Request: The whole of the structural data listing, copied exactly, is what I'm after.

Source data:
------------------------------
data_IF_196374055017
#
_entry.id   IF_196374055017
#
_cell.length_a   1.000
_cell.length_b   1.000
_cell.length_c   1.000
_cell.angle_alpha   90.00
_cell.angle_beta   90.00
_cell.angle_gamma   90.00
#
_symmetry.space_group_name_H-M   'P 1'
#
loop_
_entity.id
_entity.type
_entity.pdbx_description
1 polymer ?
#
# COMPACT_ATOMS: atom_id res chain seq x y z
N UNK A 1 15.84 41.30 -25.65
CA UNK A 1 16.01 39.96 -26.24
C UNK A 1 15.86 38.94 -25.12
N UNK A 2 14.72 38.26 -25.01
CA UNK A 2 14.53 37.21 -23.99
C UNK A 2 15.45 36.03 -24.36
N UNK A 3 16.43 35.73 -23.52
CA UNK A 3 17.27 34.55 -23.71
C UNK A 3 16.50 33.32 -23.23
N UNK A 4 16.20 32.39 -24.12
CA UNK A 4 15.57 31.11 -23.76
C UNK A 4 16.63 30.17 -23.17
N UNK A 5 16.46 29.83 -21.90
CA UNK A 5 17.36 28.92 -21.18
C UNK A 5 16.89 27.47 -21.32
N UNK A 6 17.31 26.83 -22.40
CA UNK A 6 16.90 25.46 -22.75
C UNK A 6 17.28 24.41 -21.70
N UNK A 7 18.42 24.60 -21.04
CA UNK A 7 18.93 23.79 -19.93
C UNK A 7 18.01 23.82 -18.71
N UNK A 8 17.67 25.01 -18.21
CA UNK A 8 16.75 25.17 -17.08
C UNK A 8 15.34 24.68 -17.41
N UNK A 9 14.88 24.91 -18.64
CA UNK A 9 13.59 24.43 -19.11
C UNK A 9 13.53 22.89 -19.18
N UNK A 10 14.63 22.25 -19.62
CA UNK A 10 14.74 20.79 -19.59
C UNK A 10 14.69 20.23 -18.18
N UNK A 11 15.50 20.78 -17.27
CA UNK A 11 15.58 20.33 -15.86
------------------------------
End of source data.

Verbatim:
data_IF_196374055017
#
_entry.id   IF_196374055017
#
_cell.length_a   1.000
_cell.length_b   1.000
_cell.length_c   1.000
_cell.angle_alpha   90.00
_cell.angle_beta   90.00
_cell.angle_gamma   90.00
#
_symmetry.space_group_name_H-M   'P 1'
#
loop_
_entity.id
_entity.type
_entity.pdbx_description
1 polymer ?
#
# COMPACT_ATOMS: atom_id res chain seq x y z
N UNK A 1 15.84 41.30 -25.65
CA UNK A 1 16.01 39.96 -26.24
C UNK A 1 15.86 38.94 -25.12
N UNK A 2 14.72 38.26 -25.01
CA UNK A 2 14.53 37.21 -23.99
C UNK A 2 15.45 36.03 -24.36
N UNK A 3 16.43 35.73 -23.52
CA UNK A 3 17.27 34.55 -23.71
C UNK A 3 16.50 33.32 -23.23
N UNK A 4 16.20 32.39 -24.12
CA UNK A 4 15.57 31.11 -23.76
C UNK A 4 16.63 30.17 -23.17
N UNK A 5 16.46 29.83 -21.90
CA UNK A 5 17.36 28.92 -21.18
C UNK A 5 16.89 27.47 -21.32
N UNK A 6 17.31 26.83 -22.40
CA UNK A 6 16.90 25.46 -22.75
C UNK A 6 17.28 24.41 -21.70
N UNK A 7 18.42 24.60 -21.04
CA UNK A 7 18.93 23.79 -19.93
C UNK A 7 18.01 23.82 -18.71
N UNK A 8 17.67 25.01 -18.21
CA UNK A 8 16.75 25.17 -17.08
C UNK A 8 15.34 24.68 -17.41
N UNK A 9 14.88 24.91 -18.64
CA UNK A 9 13.59 24.43 -19.11
C UNK A 9 13.53 22.89 -19.18
N UNK A 10 14.63 22.25 -19.62
CA UNK A 10 14.74 20.79 -19.59
C UNK A 10 14.69 20.23 -18.18
N UNK A 11 15.50 20.78 -17.27
CA UNK A 11 15.58 20.33 -15.86